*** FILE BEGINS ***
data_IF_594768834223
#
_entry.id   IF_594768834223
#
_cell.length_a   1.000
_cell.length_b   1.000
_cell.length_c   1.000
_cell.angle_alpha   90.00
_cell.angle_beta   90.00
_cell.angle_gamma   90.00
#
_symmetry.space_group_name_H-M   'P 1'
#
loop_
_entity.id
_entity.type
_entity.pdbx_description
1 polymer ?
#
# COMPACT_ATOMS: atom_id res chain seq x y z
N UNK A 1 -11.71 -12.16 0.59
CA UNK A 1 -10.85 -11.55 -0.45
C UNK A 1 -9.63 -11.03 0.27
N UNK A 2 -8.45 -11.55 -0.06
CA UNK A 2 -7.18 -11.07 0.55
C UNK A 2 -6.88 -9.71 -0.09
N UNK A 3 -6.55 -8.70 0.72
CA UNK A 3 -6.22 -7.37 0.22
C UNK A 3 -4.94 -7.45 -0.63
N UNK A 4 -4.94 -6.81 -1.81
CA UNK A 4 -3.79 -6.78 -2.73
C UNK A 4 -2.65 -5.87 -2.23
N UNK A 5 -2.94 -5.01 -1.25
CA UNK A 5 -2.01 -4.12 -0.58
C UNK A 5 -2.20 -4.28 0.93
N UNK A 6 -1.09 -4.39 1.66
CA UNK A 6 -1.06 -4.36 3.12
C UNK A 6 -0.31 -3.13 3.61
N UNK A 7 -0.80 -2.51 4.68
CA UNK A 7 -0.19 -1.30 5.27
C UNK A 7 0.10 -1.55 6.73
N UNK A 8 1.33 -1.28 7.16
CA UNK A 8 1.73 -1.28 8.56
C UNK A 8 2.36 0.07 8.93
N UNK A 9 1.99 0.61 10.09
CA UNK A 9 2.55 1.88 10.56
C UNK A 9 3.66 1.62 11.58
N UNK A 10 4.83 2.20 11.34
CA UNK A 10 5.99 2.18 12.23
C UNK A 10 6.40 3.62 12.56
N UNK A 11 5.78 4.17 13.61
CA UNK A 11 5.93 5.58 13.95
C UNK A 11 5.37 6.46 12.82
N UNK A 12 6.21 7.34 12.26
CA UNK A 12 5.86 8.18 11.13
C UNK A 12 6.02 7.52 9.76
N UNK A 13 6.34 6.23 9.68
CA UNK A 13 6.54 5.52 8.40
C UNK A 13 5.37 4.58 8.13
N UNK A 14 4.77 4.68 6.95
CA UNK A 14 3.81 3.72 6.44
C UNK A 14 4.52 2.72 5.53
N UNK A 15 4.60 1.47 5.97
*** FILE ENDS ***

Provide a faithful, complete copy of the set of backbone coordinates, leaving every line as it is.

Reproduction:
data_IF_594768834223
#
_entry.id   IF_594768834223
#
_cell.length_a   1.000
_cell.length_b   1.000
_cell.length_c   1.000
_cell.angle_alpha   90.00
_cell.angle_beta   90.00
_cell.angle_gamma   90.00
#
_symmetry.space_group_name_H-M   'P 1'
#
loop_
_entity.id
_entity.type
_entity.pdbx_description
1 polymer ?
#
# COMPACT_ATOMS: atom_id res chain seq x y z
N UNK A 1 -11.71 -12.16 0.59
CA UNK A 1 -10.85 -11.55 -0.45
C UNK A 1 -9.63 -11.03 0.27
N UNK A 2 -8.45 -11.55 -0.06
CA UNK A 2 -7.18 -11.07 0.55
C UNK A 2 -6.88 -9.71 -0.09
N UNK A 3 -6.55 -8.70 0.72
CA UNK A 3 -6.22 -7.37 0.22
C UNK A 3 -4.94 -7.45 -0.63
N UNK A 4 -4.94 -6.81 -1.81
CA UNK A 4 -3.79 -6.78 -2.73
C UNK A 4 -2.65 -5.87 -2.23
N UNK A 5 -2.94 -5.01 -1.25
CA UNK A 5 -2.01 -4.12 -0.58
C UNK A 5 -2.20 -4.28 0.93
N UNK A 6 -1.09 -4.39 1.66
CA UNK A 6 -1.06 -4.36 3.12
C UNK A 6 -0.31 -3.13 3.61
N UNK A 7 -0.80 -2.51 4.68
CA UNK A 7 -0.19 -1.30 5.27
C UNK A 7 0.10 -1.55 6.73
N UNK A 8 1.33 -1.28 7.16
CA UNK A 8 1.73 -1.28 8.56
C UNK A 8 2.36 0.07 8.93
N UNK A 9 1.99 0.61 10.09
CA UNK A 9 2.55 1.88 10.56
C UNK A 9 3.66 1.62 11.58
N UNK A 10 4.83 2.20 11.34
CA UNK A 10 5.99 2.18 12.23
C UNK A 10 6.40 3.62 12.56
N UNK A 11 5.78 4.17 13.61
CA UNK A 11 5.93 5.58 13.95
C UNK A 11 5.37 6.46 12.82
N UNK A 12 6.21 7.34 12.26
CA UNK A 12 5.86 8.18 11.13
C UNK A 12 6.02 7.52 9.76
N UNK A 13 6.34 6.23 9.68
CA UNK A 13 6.54 5.52 8.40
C UNK A 13 5.37 4.58 8.13
N UNK A 14 4.77 4.68 6.95
CA UNK A 14 3.81 3.72 6.44
C UNK A 14 4.52 2.72 5.53
N UNK A 15 4.60 1.47 5.97